Rehearsal refers to the manipulation of information currently stored in Working Memory. Students are focused on this information, and need to interact with it in some way or it is forgotten. Rehearsal is the method of doing so. There are two main types of rehearsal: maintenance and elaborative. Maintenance Rehearsal is rehearsal in which a thought or an idea is repeated over and over in order to keep it in the Working Memory. Maintenance Rehearsal is useful at keeping, or maintaining, information in the Working Memory, but typically, information does not get much further, and is soon forgotten once attention is directed elsewhere. The second type of rehearsal is referred to as Elaborative Rehearsal. With Elaborative Rehearsal, rather than just repeating information over and over, some sort of meaning is attached to a term or piece of information. Through this process of attaching meaning in Elaborative Rehearsal, storage of the information is much more efficient, requiring fewer repetitions than with Maintenance Rehearsal. Generally, the goal of Rehearsal is Encoding, or the storage of information into Long-Term Memory.
Once the student has chunked the notes into two groups, notes on the line (E–G–B–D–F) and notes in the spaces (F–A–C–E) the student can begin rehearsing this information. With Maintenance Rehearsal, the student could repeat the notes several times. Or, using Elaborative Rehearsal, the student could use the common mnemonic (Every Good Boy Does Fine) for notes on the line, and recognize the notes in the spaces spell out the word FACE. Attaching meaning through mnemonics makes the encoding process more efficient, requiring fewer repetitions than Maintenance Rehearsal.
Through encoding, information has arrived at the final stage of the Information Processing Model: Long-Term Memory. Long-Term Memory provides permanent storage of information to later be retrieved. Unlike the previous two components of the Information Processing Model, Long-Term Memory is assumed to have (nearly) infinite capacity and permanent duration. If information is encoded effectively into Long-Term Memory, we can say that learning has occurred. However, simply encoding information in Long-Term Memory does a student no good if he or she cannot access it later. Accessing information stored in Long-Term Memory is referred to as Retrieval. Information encoded in Long-Term Memory cannot be interacted with directly. It must be retrieved from Long-Term Memory and brought back into Working Memory where the information can once again be processed.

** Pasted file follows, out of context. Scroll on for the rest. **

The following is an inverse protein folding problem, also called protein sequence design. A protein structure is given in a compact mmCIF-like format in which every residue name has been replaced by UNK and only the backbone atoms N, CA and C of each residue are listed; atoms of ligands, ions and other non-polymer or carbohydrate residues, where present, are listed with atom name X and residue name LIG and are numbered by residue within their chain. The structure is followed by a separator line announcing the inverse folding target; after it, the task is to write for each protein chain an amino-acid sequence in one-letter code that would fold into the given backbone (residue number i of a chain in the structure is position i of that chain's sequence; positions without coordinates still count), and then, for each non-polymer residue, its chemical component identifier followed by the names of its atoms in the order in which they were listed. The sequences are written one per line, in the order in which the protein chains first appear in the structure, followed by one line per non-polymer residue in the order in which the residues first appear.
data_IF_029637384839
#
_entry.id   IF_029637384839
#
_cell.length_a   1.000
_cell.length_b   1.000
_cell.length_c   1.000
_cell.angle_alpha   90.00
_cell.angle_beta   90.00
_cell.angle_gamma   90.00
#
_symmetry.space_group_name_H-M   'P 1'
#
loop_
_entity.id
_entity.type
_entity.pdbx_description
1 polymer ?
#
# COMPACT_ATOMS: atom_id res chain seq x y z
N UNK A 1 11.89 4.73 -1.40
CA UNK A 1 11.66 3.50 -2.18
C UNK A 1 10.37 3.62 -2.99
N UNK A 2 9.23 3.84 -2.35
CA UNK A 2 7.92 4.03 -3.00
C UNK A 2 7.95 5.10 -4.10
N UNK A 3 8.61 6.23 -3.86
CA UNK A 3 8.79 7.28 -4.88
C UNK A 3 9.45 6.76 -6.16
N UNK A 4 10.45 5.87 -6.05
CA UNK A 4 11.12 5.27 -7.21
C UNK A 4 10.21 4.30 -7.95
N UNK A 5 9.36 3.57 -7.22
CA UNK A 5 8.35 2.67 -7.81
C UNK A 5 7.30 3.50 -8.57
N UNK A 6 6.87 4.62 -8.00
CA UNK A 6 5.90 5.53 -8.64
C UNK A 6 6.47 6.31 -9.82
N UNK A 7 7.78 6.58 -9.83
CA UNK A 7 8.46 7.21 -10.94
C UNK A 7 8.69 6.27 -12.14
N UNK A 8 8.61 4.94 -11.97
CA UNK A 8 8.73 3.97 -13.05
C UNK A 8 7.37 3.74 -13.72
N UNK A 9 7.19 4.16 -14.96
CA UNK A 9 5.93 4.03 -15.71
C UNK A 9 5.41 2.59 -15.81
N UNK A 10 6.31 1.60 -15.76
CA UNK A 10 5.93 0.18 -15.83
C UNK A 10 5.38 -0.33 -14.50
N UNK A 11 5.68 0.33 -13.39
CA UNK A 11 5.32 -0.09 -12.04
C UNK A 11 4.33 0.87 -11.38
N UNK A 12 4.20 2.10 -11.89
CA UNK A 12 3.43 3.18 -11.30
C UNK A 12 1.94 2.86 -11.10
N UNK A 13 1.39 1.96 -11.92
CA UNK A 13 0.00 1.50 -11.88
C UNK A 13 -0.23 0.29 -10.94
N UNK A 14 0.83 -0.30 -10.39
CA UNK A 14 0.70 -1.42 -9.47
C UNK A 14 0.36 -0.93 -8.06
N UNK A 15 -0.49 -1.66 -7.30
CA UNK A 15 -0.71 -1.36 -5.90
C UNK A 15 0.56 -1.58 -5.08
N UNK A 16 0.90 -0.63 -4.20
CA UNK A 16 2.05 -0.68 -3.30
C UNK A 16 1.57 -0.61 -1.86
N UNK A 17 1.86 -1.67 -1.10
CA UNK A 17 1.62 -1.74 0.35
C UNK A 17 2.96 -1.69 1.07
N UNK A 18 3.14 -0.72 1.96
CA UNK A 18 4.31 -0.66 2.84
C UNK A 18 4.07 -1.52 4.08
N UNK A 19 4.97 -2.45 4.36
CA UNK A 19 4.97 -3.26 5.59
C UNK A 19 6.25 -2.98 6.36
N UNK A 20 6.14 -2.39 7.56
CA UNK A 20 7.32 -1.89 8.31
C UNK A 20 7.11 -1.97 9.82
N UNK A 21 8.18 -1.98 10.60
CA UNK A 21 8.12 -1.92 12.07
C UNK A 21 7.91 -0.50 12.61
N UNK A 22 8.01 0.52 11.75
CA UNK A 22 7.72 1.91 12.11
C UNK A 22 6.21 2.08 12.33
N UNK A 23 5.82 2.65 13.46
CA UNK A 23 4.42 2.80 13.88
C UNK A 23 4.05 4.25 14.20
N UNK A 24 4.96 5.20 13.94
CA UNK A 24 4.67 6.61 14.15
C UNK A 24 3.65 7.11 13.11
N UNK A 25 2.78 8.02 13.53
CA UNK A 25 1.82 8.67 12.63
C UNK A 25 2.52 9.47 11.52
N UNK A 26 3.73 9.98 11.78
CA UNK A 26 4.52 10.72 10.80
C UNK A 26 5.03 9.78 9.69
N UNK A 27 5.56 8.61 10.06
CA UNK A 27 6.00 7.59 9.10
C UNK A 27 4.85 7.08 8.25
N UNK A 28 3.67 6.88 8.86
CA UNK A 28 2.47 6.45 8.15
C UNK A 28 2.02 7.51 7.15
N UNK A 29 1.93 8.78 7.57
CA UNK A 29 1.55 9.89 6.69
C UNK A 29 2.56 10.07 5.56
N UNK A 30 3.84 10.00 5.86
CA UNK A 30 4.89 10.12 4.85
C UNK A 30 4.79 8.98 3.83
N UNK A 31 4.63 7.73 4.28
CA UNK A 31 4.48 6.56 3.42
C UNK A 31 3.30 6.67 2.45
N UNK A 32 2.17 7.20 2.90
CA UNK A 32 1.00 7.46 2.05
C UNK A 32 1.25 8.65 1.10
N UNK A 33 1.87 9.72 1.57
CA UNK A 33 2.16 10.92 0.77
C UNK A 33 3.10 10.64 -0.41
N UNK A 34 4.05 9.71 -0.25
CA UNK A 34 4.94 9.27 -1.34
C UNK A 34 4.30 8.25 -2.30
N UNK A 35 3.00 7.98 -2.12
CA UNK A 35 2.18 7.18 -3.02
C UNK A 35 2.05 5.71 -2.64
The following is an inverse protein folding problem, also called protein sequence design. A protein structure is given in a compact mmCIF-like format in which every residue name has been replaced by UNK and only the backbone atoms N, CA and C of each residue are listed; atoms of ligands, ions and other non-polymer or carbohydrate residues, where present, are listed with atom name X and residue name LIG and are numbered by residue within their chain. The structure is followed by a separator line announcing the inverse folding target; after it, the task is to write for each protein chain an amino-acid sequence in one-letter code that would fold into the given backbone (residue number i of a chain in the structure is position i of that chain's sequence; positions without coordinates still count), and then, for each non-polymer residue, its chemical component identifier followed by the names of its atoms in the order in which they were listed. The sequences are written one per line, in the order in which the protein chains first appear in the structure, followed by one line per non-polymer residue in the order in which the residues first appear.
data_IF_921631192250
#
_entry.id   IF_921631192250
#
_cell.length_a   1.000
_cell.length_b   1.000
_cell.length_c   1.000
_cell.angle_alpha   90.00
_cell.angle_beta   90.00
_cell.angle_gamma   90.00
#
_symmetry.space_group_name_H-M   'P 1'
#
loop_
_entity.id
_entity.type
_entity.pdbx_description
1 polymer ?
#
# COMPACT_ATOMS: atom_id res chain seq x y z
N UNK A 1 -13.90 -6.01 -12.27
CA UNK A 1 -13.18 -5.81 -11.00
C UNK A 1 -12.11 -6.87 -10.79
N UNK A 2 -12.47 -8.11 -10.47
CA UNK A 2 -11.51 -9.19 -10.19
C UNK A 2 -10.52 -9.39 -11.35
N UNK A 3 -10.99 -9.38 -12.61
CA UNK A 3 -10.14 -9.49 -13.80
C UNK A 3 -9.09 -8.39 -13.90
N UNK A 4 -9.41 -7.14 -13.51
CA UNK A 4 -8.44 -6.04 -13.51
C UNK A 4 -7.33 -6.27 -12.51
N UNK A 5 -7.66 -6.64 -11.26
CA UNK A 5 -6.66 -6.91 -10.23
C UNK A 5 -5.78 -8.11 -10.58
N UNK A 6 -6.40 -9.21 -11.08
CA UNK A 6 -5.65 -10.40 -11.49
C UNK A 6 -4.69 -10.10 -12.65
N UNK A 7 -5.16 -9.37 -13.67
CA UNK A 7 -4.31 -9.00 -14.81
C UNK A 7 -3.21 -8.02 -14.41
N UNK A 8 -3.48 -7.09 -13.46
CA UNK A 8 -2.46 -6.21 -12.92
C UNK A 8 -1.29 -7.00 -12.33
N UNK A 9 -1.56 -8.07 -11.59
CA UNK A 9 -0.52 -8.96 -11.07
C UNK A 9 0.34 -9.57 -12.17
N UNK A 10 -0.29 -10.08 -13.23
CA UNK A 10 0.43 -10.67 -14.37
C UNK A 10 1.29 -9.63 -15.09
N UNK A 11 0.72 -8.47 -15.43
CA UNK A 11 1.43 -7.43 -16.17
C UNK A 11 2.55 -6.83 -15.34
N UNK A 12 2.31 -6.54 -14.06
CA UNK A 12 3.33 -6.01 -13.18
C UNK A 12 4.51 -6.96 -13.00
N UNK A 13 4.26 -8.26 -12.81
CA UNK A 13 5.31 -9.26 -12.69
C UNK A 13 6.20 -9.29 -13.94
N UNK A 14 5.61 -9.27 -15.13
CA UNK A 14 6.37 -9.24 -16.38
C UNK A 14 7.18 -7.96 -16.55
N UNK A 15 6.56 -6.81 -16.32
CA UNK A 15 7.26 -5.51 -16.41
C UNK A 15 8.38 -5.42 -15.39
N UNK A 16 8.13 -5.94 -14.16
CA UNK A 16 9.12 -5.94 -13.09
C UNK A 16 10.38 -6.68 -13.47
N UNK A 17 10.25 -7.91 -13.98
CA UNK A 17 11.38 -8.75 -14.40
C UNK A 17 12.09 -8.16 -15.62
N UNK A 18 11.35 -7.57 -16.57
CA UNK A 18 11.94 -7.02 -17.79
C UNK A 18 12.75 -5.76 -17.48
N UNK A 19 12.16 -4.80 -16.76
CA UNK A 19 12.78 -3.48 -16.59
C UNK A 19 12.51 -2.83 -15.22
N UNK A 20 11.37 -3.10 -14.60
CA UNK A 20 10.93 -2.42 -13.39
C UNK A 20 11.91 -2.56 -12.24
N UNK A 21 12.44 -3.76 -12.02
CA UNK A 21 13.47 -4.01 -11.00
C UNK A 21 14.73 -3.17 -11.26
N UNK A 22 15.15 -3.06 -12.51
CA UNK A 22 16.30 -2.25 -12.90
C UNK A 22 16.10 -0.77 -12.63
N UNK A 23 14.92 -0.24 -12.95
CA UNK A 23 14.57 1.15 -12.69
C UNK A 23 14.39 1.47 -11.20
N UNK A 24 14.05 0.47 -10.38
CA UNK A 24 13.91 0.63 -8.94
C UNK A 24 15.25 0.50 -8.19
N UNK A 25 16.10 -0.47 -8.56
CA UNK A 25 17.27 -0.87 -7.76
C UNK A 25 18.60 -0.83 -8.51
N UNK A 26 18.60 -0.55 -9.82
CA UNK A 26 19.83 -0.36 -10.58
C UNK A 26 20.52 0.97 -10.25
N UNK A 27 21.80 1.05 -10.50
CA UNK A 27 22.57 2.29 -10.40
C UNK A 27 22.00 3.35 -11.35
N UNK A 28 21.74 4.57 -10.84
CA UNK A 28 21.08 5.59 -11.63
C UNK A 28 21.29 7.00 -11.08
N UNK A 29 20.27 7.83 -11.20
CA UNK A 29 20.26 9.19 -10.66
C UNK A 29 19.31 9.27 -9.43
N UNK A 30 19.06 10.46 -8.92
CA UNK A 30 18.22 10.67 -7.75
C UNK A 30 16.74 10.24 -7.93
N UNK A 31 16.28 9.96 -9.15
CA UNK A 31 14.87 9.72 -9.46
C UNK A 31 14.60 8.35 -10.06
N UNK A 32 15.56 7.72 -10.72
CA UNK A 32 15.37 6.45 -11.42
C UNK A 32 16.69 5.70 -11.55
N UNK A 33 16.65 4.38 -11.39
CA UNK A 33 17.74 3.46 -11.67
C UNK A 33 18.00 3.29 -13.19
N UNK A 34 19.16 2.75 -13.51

After encoding the notes of the treble clef in Long-Term Memory, the student is asked to read the notes on the staff above. To do so, the encoded information must be retrieved from Long-Term Memory and processed in the student’s Working Memory in order for the student to form a response. By reviewing the information regularly, the student will, in time, become more efficient at retrieving this information from Long-Term Memory.
Now that we have a basic understanding of the learning process, how can we apply this information to improve student performance in the classroom?
First and foremost, we must gain our students’ attention so the information is not quickly filtered out by their Sensory Memory. In a lesson this can be achieved through a clear, concise Learning Objective. By directly stating what students will do in a lesson, it becomes clear that the information we are about to present is important enough to warrant students’ attention.
Once new content is presented to students, it is vital to have students engaged in the lesson. Through a variety of cognitive and engagement strategies, it can be ensured that students are processing the information, which is vital for encoding information in Long-Term Memory. Consistently Checking for Understanding with Higher-Order Questions during a lesson makes certain that all students are making use of Elaborative Rehearsal to attach meaning to ideas presented in a lesson, making it easier for students to efficiently encode new information.
Finally, the learning process does not necessarily end after a lesson is finished, even if the majority of information is encoded in Long-Term Memory. Just as students need repetitions while rehearsing new information, they also need repetitions in retrieving previously learned information. This allows students to become more efficient in retrieving the information from their Long-Term Memory in the future. Reviewing learned content periodically provides students with the opportunity to access encoded information, increasing the likelihood they will be able to retrieve it come assessment time.